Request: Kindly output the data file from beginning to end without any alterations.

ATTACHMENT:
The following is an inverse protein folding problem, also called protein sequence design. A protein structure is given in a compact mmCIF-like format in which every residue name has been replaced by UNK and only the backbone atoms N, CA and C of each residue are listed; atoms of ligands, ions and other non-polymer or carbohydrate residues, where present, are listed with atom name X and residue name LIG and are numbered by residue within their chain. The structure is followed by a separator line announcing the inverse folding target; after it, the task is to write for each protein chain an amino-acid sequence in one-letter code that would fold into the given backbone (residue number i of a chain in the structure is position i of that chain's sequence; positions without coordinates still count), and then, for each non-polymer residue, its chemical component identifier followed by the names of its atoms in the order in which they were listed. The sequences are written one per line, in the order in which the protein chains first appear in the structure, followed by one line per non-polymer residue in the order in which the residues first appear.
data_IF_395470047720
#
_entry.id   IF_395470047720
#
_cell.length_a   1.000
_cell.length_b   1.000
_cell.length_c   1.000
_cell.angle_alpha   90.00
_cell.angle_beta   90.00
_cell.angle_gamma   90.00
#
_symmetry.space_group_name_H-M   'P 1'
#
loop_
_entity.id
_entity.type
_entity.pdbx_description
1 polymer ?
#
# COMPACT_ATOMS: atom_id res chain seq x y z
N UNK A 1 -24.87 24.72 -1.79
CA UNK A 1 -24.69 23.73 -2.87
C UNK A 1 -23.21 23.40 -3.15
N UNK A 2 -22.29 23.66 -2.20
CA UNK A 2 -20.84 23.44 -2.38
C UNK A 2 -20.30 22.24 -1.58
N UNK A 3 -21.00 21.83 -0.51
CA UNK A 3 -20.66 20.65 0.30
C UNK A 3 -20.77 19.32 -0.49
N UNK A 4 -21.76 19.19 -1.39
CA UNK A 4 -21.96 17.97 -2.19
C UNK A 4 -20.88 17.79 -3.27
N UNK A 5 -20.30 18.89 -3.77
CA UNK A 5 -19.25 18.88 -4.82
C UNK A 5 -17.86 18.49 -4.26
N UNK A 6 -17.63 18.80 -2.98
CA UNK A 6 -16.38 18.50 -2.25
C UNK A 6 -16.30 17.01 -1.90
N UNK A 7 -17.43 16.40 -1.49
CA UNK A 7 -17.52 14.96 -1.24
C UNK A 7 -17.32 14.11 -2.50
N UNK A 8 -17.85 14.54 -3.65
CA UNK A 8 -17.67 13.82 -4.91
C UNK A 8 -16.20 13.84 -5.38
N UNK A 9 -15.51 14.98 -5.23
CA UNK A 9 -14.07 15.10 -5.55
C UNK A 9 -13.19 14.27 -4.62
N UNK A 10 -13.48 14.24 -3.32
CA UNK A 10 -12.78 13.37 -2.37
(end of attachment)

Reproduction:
The following is an inverse protein folding problem, also called protein sequence design. A protein structure is given in a compact mmCIF-like format in which every residue name has been replaced by UNK and only the backbone atoms N, CA and C of each residue are listed; atoms of ligands, ions and other non-polymer or carbohydrate residues, where present, are listed with atom name X and residue name LIG and are numbered by residue within their chain. The structure is followed by a separator line announcing the inverse folding target; after it, the task is to write for each protein chain an amino-acid sequence in one-letter code that would fold into the given backbone (residue number i of a chain in the structure is position i of that chain's sequence; positions without coordinates still count), and then, for each non-polymer residue, its chemical component identifier followed by the names of its atoms in the order in which they were listed. The sequences are written one per line, in the order in which the protein chains first appear in the structure, followed by one line per non-polymer residue in the order in which the residues first appear.
data_IF_395470047720
#
_entry.id   IF_395470047720
#
_cell.length_a   1.000
_cell.length_b   1.000
_cell.length_c   1.000
_cell.angle_alpha   90.00
_cell.angle_beta   90.00
_cell.angle_gamma   90.00
#
_symmetry.space_group_name_H-M   'P 1'
#
loop_
_entity.id
_entity.type
_entity.pdbx_description
1 polymer ?
#
# COMPACT_ATOMS: atom_id res chain seq x y z
N UNK A 1 -24.87 24.72 -1.79
CA UNK A 1 -24.69 23.73 -2.87
C UNK A 1 -23.21 23.40 -3.15
N UNK A 2 -22.29 23.66 -2.20
CA UNK A 2 -20.84 23.44 -2.38
C UNK A 2 -20.30 22.24 -1.58
N UNK A 3 -21.00 21.83 -0.51
CA UNK A 3 -20.66 20.65 0.30
C UNK A 3 -20.77 19.32 -0.49
N UNK A 4 -21.76 19.19 -1.39
CA UNK A 4 -21.96 17.97 -2.19
C UNK A 4 -20.88 17.79 -3.27
N UNK A 5 -20.30 18.89 -3.77
CA UNK A 5 -19.25 18.88 -4.82
C UNK A 5 -17.86 18.49 -4.26
N UNK A 6 -17.63 18.80 -2.98
CA UNK A 6 -16.38 18.50 -2.25
C UNK A 6 -16.30 17.01 -1.90
N UNK A 7 -17.43 16.40 -1.49
CA UNK A 7 -17.52 14.96 -1.24
C UNK A 7 -17.32 14.11 -2.50
N UNK A 8 -17.85 14.54 -3.65
CA UNK A 8 -17.67 13.82 -4.91
C UNK A 8 -16.20 13.84 -5.38
N UNK A 9 -15.51 14.98 -5.23
CA UNK A 9 -14.07 15.10 -5.55
C UNK A 9 -13.19 14.27 -4.62
N UNK A 10 -13.48 14.24 -3.32
CA UNK A 10 -12.78 13.37 -2.37